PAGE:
NEWS STORIES

Cities still want people to run their water Submitted: 03/07/2014

Shardaa Gray
Reporter/Anchor
sgray@wjfw.com


TOMAHAWK - A few days of warm temperatures can make winter feel like it was long ago.

The warm break isn't long enough to stop pipes from freezing.

That's why many Northwoods cities want people to continue running their water.

Tomahawk and Rhinelander still want people to run a pencil stream of water 24/7.

That's to prevent pipes from freezing.

"Air temperature has nothing to do with the ground temperature. Typically we have five to six feet of frost on a bad winter," said Tomahawk Public Works director, Mike Tolvstad.

"Now we've got eight and half. The frost is down below. A lot of the water mains and sanitary sewers; they're just so susceptible to freezing."

They've had to thaw about 30 pipes in the past three weeks.

But their big concern is water main breaks.

"We're fortunate in the fact that we haven't had any main breaks. We're very very luck that way," Tolvstad said.

"So there hasn't been any repairs as of yet, however we do have some sections of water main that are frozen that there's no way for them to thaw."

Workers say they could find broken pipes in the spring.

But they haven't had to repair anything so far.

Laona just started telling people to run their water around the clock today.

The Sanitary District said they'll probably have to run their water until the end of this month.

Text Size: + Increase | Decrease -
Print Story | Email Story
Sponsored in part by HodagSports.com





 IN OTHER NEWS

LANGLADE COUNTY - With these frigid temperatures, it seems like summer is far away. But one local group is already planning for the summer months.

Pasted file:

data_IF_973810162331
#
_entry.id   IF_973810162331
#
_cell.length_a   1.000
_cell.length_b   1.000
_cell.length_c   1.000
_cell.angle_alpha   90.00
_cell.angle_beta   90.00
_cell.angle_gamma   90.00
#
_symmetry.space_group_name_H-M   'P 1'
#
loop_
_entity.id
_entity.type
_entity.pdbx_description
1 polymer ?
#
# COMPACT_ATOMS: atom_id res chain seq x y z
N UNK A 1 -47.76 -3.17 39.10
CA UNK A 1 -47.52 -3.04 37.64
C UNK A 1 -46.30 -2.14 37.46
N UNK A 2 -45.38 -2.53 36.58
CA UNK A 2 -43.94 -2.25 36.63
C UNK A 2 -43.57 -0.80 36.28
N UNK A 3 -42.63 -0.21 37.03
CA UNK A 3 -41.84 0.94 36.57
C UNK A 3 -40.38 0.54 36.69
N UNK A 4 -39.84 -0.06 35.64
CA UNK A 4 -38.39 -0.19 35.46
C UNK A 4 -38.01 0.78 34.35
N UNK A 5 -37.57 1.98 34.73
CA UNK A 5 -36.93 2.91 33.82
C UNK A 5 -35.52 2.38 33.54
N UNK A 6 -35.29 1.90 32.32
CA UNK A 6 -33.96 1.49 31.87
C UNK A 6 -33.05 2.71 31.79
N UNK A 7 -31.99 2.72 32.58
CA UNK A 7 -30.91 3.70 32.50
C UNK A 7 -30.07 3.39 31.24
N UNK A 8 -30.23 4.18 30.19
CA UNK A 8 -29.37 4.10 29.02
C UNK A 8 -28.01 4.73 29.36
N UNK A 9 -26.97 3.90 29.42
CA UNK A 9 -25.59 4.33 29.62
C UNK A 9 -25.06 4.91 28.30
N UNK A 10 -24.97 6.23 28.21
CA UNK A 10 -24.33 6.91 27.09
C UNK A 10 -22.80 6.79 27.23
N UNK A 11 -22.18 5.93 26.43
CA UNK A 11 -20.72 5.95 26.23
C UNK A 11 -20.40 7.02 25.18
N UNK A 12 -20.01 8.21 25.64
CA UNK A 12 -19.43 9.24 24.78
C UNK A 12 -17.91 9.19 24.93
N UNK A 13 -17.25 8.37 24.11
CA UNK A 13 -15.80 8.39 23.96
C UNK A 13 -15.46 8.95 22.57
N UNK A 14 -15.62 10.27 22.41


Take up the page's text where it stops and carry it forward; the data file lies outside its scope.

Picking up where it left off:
+ Read More

Play Video

TOMAHAWK - Sometimes it feels like you've had a rough day. But as the old saying goes, "someone out there is having a tougher day than you." We caught up with a Tomahawk woman who lost her house in a fire and is battling cancer. Some Tomahawk kids told us how she's able to keep a smile on her face and bring cheer to others.

"She's a very strong woman. She's very cheerful. Despite all of her hardships she still can smile. She still has a loving heart," said 18-year-old Umran Abdul Majeed.

Judy Schroeder always has a warm smile on her face. Even after she lost everything last Wednesday night in a house fire.

+ Read More

Play Video

NORTHERN WISCONSIN - Deer councils in Northern Wisconsin want to see more deer. Harsh winters have decreased local deer population and harvest levels. Leaders in the Northwoods hope local changes with deer population management goals will help.

A 2012 state deer report set up local deer advisory councils. They now recommend whether to increase, maintain, or decrease deer population.

The Natural Resources Board voted and approved council plans for deer populations throughout the entire state. For northern Wisconsin counties, that means plans to increase the population.

"The biggest tool we have to manage deer populations is to increase or decrease the number of antlerless deer that are taken by hunters," said Antigo's DNR Area Wildlife Supervisor Chuck McCullough. "If we want the population to grow, we take fewer antlerless deer by hunting."

+ Read More

MADISON - Republican leaders of the Wisconsin state Assembly promised last year that a right-to-work bill would not come up this session.

+ Read More

Play Video

WAUSAU - Students from China could come to Wausau to go to school next year. The Wausau School District is working with the UW system to start a new exchange program.


+ Read More

Play Video

RHINELANDER - You might want to pour yourself an extra cup of coffee in the morning.

New dietary guidelines suggest you should drink three to five cups of coffee each day.

+ Read More

WASHINGTON, D.C. - The Federal Communications Commission (FCC) has agreed to impose strict new regulations on Internet service providers like Comcast, Verizon and AT&T.

+ Read More
+ More General News
Search: 




Click Here